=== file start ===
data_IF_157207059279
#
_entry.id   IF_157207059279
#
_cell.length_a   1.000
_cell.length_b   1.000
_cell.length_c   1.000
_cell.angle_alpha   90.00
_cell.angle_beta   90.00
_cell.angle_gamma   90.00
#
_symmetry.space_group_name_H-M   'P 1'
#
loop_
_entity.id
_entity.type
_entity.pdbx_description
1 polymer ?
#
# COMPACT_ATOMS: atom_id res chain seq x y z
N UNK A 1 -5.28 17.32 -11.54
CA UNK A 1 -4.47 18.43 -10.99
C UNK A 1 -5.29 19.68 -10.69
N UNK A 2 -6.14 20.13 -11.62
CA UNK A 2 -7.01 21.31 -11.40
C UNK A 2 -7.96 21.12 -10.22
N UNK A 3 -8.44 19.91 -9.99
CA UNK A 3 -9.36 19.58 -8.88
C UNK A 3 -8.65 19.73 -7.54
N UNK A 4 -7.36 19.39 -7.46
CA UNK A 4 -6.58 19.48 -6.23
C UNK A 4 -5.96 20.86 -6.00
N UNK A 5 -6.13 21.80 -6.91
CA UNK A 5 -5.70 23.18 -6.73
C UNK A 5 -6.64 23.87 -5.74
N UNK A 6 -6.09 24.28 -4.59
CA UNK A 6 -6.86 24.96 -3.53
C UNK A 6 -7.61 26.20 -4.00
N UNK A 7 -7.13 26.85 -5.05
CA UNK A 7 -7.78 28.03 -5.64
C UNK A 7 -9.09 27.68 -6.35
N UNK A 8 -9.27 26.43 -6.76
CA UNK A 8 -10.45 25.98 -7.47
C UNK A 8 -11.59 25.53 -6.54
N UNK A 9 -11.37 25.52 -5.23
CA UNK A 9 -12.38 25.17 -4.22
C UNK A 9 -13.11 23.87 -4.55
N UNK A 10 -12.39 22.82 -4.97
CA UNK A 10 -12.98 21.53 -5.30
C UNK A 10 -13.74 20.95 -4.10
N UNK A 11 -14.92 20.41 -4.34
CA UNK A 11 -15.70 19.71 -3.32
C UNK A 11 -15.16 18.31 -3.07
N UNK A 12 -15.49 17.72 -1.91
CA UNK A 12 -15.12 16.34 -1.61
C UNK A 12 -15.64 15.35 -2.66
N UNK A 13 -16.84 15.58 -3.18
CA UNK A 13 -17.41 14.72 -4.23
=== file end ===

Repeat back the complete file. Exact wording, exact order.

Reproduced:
data_IF_157207059279
#
_entry.id   IF_157207059279
#
_cell.length_a   1.000
_cell.length_b   1.000
_cell.length_c   1.000
_cell.angle_alpha   90.00
_cell.angle_beta   90.00
_cell.angle_gamma   90.00
#
_symmetry.space_group_name_H-M   'P 1'
#
loop_
_entity.id
_entity.type
_entity.pdbx_description
1 polymer ?
#
# COMPACT_ATOMS: atom_id res chain seq x y z
N UNK A 1 -5.28 17.32 -11.54
CA UNK A 1 -4.47 18.43 -10.99
C UNK A 1 -5.29 19.68 -10.69
N UNK A 2 -6.14 20.13 -11.62
CA UNK A 2 -7.01 21.31 -11.40
C UNK A 2 -7.96 21.12 -10.22
N UNK A 3 -8.44 19.91 -9.99
CA UNK A 3 -9.36 19.58 -8.88
C UNK A 3 -8.65 19.73 -7.54
N UNK A 4 -7.36 19.39 -7.46
CA UNK A 4 -6.58 19.48 -6.23
C UNK A 4 -5.96 20.86 -6.00
N UNK A 5 -6.13 21.80 -6.91
CA UNK A 5 -5.70 23.18 -6.73
C UNK A 5 -6.64 23.87 -5.74
N UNK A 6 -6.09 24.28 -4.59
CA UNK A 6 -6.86 24.96 -3.53
C UNK A 6 -7.61 26.20 -4.00
N UNK A 7 -7.13 26.85 -5.05
CA UNK A 7 -7.78 28.03 -5.64
C UNK A 7 -9.09 27.68 -6.35
N UNK A 8 -9.27 26.43 -6.76
CA UNK A 8 -10.45 25.98 -7.47
C UNK A 8 -11.59 25.53 -6.54
N UNK A 9 -11.37 25.52 -5.23
CA UNK A 9 -12.38 25.17 -4.22
C UNK A 9 -13.11 23.87 -4.55
N UNK A 10 -12.39 22.82 -4.97
CA UNK A 10 -12.98 21.53 -5.30
C UNK A 10 -13.74 20.95 -4.10
N UNK A 11 -14.92 20.41 -4.34
CA UNK A 11 -15.70 19.71 -3.32
C UNK A 11 -15.16 18.31 -3.07
N UNK A 12 -15.49 17.72 -1.91
CA UNK A 12 -15.12 16.34 -1.61
C UNK A 12 -15.64 15.35 -2.66
N UNK A 13 -16.84 15.58 -3.18
CA UNK A 13 -17.41 14.72 -4.23